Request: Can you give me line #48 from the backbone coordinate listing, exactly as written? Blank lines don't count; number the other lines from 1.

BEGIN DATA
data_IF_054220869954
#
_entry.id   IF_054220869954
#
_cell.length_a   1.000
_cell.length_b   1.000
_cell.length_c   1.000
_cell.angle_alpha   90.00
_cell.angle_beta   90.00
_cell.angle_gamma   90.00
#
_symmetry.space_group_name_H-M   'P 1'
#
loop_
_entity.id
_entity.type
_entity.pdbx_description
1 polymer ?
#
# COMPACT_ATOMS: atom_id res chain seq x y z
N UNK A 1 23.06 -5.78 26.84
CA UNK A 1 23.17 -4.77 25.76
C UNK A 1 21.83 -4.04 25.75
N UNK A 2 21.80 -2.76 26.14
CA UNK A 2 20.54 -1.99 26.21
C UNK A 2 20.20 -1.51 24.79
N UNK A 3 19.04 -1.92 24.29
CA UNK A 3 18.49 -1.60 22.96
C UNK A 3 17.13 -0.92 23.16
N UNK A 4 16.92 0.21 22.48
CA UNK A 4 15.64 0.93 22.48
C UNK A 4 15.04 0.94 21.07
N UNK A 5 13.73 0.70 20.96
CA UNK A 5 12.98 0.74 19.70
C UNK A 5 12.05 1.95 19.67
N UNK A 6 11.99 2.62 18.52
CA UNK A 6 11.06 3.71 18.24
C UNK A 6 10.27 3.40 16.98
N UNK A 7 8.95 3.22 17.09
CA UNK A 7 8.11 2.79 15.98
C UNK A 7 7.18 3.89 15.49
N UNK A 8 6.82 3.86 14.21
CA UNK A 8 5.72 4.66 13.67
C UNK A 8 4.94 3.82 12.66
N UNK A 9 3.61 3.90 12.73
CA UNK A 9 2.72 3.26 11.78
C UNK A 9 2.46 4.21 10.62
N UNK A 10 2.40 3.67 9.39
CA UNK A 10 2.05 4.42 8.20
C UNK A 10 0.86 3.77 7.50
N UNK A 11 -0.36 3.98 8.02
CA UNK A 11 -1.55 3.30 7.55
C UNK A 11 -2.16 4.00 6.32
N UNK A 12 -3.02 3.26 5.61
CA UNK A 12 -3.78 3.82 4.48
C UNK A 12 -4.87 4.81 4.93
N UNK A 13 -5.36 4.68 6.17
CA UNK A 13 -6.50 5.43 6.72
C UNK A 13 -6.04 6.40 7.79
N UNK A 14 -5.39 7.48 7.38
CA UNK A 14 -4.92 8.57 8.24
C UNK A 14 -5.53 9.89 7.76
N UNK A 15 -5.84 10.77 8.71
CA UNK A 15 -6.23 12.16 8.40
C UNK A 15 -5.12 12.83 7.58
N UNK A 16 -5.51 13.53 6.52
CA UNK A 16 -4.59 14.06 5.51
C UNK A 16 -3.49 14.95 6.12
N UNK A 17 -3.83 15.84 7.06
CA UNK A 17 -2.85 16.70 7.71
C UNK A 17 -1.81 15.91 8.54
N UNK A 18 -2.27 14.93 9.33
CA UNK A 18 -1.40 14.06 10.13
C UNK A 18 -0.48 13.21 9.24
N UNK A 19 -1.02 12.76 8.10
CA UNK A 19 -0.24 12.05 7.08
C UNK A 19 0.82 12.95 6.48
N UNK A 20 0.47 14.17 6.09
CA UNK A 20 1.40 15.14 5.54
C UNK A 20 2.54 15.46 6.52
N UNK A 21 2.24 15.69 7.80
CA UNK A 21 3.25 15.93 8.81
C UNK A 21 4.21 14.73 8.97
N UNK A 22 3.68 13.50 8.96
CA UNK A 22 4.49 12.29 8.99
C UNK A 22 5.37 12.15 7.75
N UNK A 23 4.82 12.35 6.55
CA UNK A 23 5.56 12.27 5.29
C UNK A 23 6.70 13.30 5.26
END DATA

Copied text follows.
N UNK A 10 2.40 3.67 9.39